Picks and Pans Review: Brooklyn South

UPDATED 09/22/1997 at 01:00 AM EDT Originally published 09/22/1997 at 01:00 AM EDT

CBS (Mondays, 10 p.m. ET)


The first nine minutes will leave you breathless," says a CBS ad for the Sept. 22 premiere of this drama series. "The next 51 will blow you away." The claim is overstated time-wise—unless you're blown away by commercials and promos for the late news—but essentially correct. The new cop show from executive producer Steven Bochco (NYPD Blue, Hill Street Blues) gets off to a stunning start with a chaotically violent action sequence in which a crazed but cool gunman wreaks havoc on the street, while a sniper joins the assault from above. The principal shooter dies under questionable circumstances while in police custody, setting off a community controversy and an investigation that will play out in coming weeks. The rest of the opener, if not as potent as advertised, does a solid job of introducing the large cast in badges and blue, led by Jon Tenney, Dylan Walsh and Gary Basaraba.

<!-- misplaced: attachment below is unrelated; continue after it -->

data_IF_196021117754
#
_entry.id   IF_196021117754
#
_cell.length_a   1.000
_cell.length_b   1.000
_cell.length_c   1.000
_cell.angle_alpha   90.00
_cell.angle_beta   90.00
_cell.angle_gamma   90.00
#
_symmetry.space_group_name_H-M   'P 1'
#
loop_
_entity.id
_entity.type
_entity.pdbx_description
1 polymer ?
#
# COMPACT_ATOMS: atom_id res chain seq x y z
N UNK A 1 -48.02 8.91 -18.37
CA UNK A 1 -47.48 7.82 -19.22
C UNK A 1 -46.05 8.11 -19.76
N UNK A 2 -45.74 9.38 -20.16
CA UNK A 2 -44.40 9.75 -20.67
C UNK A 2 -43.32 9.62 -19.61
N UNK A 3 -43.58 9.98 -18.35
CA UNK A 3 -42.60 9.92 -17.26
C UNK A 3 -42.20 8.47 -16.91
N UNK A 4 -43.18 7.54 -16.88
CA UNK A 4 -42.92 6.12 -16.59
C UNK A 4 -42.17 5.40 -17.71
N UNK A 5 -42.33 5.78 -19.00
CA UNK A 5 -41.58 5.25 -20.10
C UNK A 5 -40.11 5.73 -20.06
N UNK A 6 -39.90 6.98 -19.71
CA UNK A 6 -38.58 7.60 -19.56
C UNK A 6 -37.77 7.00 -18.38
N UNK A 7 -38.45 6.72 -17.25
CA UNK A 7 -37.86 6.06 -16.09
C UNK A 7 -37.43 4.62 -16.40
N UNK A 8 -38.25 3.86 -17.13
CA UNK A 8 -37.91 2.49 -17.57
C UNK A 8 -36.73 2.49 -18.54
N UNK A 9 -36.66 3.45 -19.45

That said, there are a few misdemeanors: the over-the-top scenes between an agitated cop (Titus Welliver) and his shrewish wife (Jana Marie Hupp); the sneer of Hill Street vet James B. Sikking as an Internal Affairs Bureau lieutenant (can't an IAB officer be a good guy for once?); and the mix of Brooklynese and police patois that makes some dialogue hard to understand.

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